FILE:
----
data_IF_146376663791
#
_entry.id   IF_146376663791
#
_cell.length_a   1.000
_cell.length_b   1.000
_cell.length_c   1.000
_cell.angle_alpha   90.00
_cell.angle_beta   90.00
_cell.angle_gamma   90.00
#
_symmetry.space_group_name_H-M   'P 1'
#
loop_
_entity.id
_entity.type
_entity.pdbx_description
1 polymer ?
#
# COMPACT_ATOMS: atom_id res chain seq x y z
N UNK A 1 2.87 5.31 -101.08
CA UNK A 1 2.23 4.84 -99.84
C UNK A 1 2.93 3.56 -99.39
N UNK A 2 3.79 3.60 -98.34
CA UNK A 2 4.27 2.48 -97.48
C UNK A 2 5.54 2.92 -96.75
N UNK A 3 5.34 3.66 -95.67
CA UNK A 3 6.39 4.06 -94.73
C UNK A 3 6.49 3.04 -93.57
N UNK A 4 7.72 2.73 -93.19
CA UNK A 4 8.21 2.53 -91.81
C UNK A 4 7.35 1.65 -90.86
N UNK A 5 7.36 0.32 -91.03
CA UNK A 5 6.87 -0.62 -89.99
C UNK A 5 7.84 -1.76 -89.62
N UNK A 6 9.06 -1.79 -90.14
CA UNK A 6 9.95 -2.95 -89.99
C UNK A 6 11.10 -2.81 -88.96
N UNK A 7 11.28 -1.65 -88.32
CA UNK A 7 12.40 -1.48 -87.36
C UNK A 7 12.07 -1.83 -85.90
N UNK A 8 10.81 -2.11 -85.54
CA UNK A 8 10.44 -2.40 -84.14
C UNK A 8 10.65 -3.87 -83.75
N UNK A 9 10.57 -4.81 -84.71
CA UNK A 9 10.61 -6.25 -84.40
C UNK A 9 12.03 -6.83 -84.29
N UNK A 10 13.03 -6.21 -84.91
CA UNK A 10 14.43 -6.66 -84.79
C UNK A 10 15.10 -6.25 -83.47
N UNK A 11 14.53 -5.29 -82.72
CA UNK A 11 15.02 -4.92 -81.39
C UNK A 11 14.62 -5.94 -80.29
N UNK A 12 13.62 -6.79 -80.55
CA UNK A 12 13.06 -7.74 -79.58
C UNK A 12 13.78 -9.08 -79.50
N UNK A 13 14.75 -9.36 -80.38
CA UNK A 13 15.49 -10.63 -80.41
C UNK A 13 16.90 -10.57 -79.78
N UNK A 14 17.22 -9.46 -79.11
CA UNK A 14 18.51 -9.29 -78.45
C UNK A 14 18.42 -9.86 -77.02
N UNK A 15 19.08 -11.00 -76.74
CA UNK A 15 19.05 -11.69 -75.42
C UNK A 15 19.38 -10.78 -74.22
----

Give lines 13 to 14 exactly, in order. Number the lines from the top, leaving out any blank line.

#
loop_